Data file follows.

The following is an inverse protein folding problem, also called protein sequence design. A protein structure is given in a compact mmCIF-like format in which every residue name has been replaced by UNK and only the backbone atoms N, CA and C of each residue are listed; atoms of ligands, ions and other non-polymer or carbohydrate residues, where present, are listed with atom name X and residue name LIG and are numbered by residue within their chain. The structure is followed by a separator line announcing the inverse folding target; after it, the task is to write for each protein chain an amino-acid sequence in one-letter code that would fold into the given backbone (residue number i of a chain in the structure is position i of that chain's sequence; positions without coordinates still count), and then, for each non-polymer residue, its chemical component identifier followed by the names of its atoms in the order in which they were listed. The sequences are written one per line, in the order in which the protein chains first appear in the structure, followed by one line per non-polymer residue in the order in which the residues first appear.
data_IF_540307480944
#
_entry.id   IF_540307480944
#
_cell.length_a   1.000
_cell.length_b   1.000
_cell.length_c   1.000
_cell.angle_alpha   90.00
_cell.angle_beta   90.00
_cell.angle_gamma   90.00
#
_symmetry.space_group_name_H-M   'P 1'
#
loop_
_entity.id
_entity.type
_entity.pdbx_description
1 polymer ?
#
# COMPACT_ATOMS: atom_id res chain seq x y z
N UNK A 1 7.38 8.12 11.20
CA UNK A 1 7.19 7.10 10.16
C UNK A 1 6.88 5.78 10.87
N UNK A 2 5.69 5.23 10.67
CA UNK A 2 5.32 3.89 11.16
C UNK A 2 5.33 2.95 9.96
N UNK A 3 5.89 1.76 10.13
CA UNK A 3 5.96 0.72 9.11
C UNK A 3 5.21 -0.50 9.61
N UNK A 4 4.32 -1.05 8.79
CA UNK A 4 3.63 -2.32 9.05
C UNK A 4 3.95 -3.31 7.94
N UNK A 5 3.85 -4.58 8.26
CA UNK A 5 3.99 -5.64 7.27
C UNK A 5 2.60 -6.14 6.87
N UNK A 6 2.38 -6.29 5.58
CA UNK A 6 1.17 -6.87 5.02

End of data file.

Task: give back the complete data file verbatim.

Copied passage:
The following is an inverse protein folding problem, also called protein sequence design. A protein structure is given in a compact mmCIF-like format in which every residue name has been replaced by UNK and only the backbone atoms N, CA and C of each residue are listed; atoms of ligands, ions and other non-polymer or carbohydrate residues, where present, are listed with atom name X and residue name LIG and are numbered by residue within their chain. The structure is followed by a separator line announcing the inverse folding target; after it, the task is to write for each protein chain an amino-acid sequence in one-letter code that would fold into the given backbone (residue number i of a chain in the structure is position i of that chain's sequence; positions without coordinates still count), and then, for each non-polymer residue, its chemical component identifier followed by the names of its atoms in the order in which they were listed. The sequences are written one per line, in the order in which the protein chains first appear in the structure, followed by one line per non-polymer residue in the order in which the residues first appear.
data_IF_540307480944
#
_entry.id   IF_540307480944
#
_cell.length_a   1.000
_cell.length_b   1.000
_cell.length_c   1.000
_cell.angle_alpha   90.00
_cell.angle_beta   90.00
_cell.angle_gamma   90.00
#
_symmetry.space_group_name_H-M   'P 1'
#
loop_
_entity.id
_entity.type
_entity.pdbx_description
1 polymer ?
#
# COMPACT_ATOMS: atom_id res chain seq x y z
N UNK A 1 7.38 8.12 11.20
CA UNK A 1 7.19 7.10 10.16
C UNK A 1 6.88 5.78 10.87
N UNK A 2 5.69 5.23 10.67
CA UNK A 2 5.32 3.89 11.16
C UNK A 2 5.33 2.95 9.96
N UNK A 3 5.89 1.76 10.13
CA UNK A 3 5.96 0.72 9.11
C UNK A 3 5.21 -0.50 9.61
N UNK A 4 4.32 -1.05 8.79
CA UNK A 4 3.63 -2.32 9.05
C UNK A 4 3.95 -3.31 7.94
N UNK A 5 3.85 -4.58 8.26
CA UNK A 5 3.99 -5.64 7.27
C UNK A 5 2.60 -6.14 6.87
N UNK A 6 2.38 -6.29 5.58
CA UNK A 6 1.17 -6.87 5.02